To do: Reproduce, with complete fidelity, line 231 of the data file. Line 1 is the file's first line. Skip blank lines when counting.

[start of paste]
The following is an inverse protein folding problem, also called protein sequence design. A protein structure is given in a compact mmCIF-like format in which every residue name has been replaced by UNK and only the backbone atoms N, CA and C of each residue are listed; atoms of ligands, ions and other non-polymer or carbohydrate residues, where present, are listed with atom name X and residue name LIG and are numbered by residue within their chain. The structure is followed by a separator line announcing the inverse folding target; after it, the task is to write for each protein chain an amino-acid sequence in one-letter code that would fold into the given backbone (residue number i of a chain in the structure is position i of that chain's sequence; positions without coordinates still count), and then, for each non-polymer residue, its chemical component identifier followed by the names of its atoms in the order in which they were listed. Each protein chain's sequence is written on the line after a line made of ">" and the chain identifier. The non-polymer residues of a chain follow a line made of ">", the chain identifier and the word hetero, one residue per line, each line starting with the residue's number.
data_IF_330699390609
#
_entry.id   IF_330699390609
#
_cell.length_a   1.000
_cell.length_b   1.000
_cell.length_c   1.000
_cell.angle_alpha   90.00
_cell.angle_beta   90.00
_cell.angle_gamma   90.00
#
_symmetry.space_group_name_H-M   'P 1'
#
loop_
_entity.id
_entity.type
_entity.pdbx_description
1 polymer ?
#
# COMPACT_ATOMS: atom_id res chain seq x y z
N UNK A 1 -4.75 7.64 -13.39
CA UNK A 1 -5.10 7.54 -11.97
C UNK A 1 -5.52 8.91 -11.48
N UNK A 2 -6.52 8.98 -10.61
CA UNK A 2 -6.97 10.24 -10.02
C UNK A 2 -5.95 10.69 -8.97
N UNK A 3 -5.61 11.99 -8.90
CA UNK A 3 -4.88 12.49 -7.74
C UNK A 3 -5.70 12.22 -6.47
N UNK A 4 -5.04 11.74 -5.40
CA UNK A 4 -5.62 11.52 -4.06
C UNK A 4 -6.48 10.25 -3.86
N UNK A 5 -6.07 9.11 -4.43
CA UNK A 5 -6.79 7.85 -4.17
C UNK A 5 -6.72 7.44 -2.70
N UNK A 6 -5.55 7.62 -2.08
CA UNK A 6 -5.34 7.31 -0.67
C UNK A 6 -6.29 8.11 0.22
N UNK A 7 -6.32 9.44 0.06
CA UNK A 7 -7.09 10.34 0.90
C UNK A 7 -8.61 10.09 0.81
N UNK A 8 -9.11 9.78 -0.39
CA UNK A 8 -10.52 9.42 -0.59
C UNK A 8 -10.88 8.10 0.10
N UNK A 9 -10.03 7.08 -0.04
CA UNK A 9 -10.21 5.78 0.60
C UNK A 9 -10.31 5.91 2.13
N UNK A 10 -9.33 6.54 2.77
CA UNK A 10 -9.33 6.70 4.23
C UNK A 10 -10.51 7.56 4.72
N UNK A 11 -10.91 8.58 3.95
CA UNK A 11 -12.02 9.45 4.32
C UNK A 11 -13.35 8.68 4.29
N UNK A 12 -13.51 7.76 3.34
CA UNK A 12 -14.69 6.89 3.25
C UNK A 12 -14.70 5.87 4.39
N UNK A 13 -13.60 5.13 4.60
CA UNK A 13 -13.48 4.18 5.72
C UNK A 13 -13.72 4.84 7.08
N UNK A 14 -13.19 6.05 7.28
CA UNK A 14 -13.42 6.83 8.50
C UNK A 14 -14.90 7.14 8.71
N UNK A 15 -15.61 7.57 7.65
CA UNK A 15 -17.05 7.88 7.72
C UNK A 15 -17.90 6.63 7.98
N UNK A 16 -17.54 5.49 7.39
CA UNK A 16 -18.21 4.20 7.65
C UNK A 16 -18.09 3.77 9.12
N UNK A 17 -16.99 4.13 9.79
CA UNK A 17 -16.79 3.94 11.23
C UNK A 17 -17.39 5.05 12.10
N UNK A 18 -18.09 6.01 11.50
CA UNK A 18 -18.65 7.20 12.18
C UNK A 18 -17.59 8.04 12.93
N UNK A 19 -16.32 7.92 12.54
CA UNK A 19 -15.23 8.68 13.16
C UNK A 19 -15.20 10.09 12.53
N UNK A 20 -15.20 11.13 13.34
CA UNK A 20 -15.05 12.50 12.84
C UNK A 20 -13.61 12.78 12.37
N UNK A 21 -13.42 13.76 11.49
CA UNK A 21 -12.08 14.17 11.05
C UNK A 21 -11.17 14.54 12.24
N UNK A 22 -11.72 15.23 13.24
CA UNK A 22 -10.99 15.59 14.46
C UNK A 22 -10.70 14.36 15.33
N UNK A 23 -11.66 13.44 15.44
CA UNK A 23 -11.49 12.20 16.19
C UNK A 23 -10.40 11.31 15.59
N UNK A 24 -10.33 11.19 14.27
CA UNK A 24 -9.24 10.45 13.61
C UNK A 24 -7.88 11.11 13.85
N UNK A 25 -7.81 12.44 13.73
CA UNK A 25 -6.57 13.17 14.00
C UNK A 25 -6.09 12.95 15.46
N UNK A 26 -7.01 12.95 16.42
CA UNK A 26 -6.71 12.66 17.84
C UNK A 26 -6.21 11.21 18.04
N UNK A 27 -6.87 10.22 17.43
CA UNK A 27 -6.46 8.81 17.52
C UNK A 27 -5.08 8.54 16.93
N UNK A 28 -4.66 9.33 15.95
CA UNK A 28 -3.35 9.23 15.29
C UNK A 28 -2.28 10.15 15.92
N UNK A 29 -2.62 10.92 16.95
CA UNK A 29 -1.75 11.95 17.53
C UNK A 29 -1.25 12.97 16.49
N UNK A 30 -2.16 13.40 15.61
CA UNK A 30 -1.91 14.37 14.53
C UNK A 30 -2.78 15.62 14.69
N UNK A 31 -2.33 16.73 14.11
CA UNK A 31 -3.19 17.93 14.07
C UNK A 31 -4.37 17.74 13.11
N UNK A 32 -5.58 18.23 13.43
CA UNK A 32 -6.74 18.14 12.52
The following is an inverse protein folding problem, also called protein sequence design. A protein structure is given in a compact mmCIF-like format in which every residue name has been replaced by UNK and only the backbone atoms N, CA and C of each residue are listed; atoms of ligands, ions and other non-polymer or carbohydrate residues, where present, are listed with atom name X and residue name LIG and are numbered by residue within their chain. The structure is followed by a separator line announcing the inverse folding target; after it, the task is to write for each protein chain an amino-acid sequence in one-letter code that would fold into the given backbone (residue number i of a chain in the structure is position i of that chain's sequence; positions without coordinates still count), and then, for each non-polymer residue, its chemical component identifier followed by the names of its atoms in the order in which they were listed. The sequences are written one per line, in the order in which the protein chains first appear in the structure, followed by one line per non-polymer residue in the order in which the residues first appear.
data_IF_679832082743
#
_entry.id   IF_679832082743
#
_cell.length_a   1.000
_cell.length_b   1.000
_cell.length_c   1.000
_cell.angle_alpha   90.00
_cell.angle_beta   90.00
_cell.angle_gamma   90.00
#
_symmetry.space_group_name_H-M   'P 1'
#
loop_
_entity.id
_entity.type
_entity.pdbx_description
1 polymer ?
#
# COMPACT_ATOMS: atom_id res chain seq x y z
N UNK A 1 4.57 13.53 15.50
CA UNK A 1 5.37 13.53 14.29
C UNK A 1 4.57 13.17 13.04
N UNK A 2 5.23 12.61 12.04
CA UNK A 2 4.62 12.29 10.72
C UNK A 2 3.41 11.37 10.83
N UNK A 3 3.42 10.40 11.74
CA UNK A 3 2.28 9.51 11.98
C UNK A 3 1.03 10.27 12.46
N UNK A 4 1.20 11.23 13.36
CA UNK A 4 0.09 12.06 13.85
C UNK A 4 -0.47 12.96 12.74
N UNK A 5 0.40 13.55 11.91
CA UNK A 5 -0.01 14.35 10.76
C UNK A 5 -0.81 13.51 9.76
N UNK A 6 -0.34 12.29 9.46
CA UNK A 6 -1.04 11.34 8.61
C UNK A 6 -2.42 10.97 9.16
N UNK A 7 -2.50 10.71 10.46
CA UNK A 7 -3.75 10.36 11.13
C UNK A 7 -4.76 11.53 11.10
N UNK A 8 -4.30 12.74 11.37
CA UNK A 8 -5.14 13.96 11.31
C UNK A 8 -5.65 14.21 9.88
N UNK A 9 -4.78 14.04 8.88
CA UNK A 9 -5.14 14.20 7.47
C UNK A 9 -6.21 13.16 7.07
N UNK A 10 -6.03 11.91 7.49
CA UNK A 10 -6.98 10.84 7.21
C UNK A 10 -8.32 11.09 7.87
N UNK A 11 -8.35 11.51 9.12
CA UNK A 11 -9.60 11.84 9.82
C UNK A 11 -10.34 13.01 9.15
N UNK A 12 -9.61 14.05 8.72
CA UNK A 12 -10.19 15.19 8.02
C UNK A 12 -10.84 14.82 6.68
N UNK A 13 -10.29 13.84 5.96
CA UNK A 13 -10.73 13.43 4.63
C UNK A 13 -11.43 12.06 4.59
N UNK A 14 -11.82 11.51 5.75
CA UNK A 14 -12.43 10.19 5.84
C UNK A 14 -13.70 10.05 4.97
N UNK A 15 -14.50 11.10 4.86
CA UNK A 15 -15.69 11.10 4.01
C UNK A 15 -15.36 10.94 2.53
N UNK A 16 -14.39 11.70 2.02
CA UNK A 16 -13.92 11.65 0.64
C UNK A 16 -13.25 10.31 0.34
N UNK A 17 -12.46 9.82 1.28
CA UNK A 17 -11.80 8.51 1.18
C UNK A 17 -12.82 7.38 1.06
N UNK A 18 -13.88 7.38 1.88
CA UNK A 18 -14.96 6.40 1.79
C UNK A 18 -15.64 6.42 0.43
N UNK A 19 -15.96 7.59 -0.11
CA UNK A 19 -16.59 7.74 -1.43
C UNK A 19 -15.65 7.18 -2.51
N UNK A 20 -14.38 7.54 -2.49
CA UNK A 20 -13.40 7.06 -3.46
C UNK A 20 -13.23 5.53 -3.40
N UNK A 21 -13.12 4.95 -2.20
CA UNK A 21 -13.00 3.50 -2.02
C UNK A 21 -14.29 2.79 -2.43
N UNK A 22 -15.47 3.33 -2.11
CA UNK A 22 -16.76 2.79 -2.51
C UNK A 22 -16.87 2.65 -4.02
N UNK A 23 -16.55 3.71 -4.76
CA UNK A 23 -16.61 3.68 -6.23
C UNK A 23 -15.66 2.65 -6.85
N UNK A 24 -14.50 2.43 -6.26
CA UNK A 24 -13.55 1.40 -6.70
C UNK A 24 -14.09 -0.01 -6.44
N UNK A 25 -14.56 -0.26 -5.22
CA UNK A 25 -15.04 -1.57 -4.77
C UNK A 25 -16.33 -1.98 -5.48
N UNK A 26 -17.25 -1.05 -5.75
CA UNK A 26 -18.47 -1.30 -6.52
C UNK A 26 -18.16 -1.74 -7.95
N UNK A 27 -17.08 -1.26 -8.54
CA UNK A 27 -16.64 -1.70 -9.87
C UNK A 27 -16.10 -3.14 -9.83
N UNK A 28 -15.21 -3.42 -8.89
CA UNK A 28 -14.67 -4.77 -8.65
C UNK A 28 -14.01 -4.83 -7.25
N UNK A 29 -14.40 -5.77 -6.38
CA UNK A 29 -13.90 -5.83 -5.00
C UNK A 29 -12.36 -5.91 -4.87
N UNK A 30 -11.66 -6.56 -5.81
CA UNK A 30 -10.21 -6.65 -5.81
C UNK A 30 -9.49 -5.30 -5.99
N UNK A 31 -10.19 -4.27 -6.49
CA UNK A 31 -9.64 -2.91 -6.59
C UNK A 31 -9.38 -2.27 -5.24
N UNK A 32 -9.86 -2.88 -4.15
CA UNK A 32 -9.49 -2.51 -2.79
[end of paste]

N UNK A 32 -9.86 -2.88 -4.15